For people with milk allergies and lactose intolerance, the answer is clear-cut. But for people who don’t suffer from either, could it still be better to cut out (or cut down) dairy? Let’s examine the pros and cons of dairy in your diet:
The Pros: 6 Reasons Why Drinking Milk Is Healthy
1. Dairy contains nutrients like calcium, vitamin D and potassium that are important for bone health and blood pressure.
2. Milk is high in protein. Dairy contains all 20 amino acids, similar to red meat. Protein is a necessary part of a healthy diet and may help reduce your risk of cardiovascular disease, type 2 diabetes and other diseases.
3. One of the two main proteins in milk, whey is a high-quality protein and is often used in protein powders and products. Studies show that dairy consumption improves bone densityand reduces bone loss.
4. Dairy intake may help prevent osteoporosis and hypertension in the elderly.
5. Satisfaction and taste. This isn’t a nutrition fact, but dairy can truly take a meal to the next level: Think about what cheese does to pizza and what butter does for, well, any dish!
6. The protein in dairy helps you feel more satiated, potentially lessening the desire to snack on unhealthy, high-sugar alternatives between meals.
The Cons: 7 Reasons to Avoid Drinking Milk
1. Lactose intolerance affects 25 percent of Americans. Symptoms include diarrhea, nausea, cramps, bloating and gas, usually within 30 minutes of eating or drinking dairy. If you regularly experience any of these symptoms after eating dairy, you might try cutting it out or use a lactose remedy like Lactaid.
Read More: 3 Easy Do-It-Yourself Milk Alternatives
2. Ice cream, cheese, pizza, heavy cream all are high in saturated fat, and when eaten in excess can result in weight gain. Studies now show that eating a moderate amount of saturated fat isn’t bad for you, but if you’re trying to lose weight, cutting out dairy could go a long way in helping you reach your goals.
3. Dairy enhances your body’s mucus production. Casein, one of the main proteins in milk, promotes the formation of mucus, which may be why many people cut out dairy when they’re sick and congested. However, despite anecdotal evidence about the link between dairy and congestion, there still isn’t much scientific evidence to back it up.
4. Dairy farms have a significant impact on the environment. There’s a growing list of environmental issues associated with them, like greenhouse-gas emissions, contamination of local water sources and unsustainable farming methods that affect ecologically important land.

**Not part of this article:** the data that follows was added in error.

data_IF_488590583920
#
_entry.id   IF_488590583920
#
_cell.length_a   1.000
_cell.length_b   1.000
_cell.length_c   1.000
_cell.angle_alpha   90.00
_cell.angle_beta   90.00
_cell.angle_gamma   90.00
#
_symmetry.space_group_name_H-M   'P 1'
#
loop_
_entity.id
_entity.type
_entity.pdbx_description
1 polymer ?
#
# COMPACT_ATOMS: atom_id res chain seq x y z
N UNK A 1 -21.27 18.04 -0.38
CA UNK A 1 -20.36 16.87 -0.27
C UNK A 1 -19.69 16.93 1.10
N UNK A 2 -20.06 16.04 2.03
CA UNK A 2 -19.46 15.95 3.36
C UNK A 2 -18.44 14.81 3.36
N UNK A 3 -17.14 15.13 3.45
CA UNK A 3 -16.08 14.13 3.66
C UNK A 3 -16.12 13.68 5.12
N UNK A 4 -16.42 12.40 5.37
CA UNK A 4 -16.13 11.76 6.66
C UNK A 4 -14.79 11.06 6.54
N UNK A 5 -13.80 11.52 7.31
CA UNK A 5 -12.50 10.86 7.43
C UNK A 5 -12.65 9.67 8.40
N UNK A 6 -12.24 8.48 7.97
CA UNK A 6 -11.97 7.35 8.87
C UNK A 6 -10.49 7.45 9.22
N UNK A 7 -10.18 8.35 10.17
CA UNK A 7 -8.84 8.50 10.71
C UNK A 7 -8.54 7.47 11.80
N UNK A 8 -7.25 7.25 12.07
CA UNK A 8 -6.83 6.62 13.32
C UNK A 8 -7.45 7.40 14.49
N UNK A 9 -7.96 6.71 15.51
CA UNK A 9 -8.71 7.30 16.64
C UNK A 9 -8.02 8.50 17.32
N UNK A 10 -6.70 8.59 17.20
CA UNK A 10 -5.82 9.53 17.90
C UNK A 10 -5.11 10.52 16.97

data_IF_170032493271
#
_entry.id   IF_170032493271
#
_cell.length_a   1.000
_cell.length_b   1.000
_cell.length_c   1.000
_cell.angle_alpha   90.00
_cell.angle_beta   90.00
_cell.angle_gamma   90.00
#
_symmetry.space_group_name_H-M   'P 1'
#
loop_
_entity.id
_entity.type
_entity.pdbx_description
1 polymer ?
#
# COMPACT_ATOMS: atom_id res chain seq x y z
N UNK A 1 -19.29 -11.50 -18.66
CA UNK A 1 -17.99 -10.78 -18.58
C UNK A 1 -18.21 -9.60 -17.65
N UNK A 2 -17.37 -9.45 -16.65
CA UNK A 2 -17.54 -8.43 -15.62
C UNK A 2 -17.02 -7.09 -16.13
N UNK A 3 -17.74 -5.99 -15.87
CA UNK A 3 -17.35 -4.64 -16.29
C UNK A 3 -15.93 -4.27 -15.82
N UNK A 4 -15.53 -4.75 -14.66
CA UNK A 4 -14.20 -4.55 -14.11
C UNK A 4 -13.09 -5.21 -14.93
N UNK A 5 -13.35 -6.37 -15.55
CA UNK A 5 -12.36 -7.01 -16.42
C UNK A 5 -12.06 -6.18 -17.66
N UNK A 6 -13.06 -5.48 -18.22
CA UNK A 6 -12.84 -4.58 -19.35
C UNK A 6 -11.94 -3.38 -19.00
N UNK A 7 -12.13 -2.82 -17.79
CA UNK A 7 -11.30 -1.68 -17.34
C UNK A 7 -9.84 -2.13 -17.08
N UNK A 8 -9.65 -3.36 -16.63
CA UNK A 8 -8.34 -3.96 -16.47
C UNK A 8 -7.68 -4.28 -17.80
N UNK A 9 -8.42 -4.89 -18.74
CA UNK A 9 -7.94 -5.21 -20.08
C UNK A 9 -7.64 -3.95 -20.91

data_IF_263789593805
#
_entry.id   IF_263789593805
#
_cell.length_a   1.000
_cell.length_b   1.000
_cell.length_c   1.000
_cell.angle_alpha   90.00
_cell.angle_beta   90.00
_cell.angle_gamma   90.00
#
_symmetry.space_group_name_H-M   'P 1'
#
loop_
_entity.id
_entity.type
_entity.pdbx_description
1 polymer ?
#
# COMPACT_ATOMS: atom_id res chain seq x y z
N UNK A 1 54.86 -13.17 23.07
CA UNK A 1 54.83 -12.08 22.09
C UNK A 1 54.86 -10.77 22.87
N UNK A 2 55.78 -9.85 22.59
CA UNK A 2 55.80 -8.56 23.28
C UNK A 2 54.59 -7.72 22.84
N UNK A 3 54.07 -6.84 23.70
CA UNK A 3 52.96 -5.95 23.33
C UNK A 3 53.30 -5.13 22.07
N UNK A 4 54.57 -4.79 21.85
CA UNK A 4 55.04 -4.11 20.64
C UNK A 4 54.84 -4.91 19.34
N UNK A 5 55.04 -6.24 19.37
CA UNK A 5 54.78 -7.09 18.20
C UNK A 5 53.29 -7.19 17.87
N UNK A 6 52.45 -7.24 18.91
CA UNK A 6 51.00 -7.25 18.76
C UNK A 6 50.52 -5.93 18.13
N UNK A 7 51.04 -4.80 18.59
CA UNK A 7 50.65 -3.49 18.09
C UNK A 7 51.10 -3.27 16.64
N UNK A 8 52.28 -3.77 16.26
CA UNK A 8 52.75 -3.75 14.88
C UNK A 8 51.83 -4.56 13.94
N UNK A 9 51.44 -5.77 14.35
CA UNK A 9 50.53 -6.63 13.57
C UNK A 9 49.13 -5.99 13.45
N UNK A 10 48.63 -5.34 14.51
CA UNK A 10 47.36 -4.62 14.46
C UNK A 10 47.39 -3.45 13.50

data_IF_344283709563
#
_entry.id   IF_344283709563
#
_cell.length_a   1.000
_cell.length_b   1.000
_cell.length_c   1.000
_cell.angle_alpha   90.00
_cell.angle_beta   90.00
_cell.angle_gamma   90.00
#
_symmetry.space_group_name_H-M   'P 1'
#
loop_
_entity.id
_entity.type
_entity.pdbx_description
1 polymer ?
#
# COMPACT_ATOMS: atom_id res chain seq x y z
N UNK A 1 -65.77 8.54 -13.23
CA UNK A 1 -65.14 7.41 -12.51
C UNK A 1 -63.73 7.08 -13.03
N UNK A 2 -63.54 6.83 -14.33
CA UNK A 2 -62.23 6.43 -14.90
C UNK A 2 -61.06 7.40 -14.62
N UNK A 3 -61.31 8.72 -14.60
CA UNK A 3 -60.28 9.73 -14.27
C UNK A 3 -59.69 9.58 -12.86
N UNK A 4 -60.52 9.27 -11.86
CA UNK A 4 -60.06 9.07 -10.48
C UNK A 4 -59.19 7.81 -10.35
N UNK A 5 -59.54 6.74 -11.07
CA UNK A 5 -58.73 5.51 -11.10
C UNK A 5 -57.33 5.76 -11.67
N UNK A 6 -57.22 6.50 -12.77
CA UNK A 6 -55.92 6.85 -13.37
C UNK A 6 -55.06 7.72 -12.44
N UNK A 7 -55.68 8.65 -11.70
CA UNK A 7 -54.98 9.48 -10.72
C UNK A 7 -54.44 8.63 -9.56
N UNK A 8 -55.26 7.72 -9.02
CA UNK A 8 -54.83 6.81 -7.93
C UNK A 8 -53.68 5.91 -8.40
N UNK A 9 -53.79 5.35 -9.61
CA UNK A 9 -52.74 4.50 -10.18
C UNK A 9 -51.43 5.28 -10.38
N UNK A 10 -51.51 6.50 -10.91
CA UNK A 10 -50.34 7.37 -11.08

5. Milk contains the growth hormone IGF-1 (insulin-like growth factor), which is necessary for growth in children, but it has also been linked to acne and prostate and breast cancer.
6. Dairy cows are pregnant almost year-round, which means the cows themselves have high levels of estrogen that's passed on in their milk. Elevated estrogen levels have been linked to hormone-dependent cancers like prostate and breast cancer.
7. Consuming too much dairy may actually reduce your bone strength. Dairy is high in retinol (vitamin A), which in high amounts can weaken bones.
So, What's the Final Verdict on Drinking Milk?
Eating small amounts of dairy if you aren’t lactose intolerant or allergic can help you maintain a well-rounded diet. However, given the factors above, try to limit it as much as possible, consuming it as an occasional treat rather than something you have regularly.
Try going dairy-free for a week and see how you feel. Many people report higher energy levels and an overall sense of well-being when they cut out dairy. In particular, cutting out or limiting dairy may minimize that heavy feeling that comes from eating fatty foods and leave space for healthier, more nutritious foods.
If you do decide to keep dairy in your diet, stick to grass-fed dairy. Cows raised in pastures and fed grass have more omega-3 fatty acids and are higher in fat-soluble vitamins. If you decide to eliminate dairy, there are still plenty of plant-based, calcium-rich food sources, such as leafy green veggies, broccoli, beans and tofu.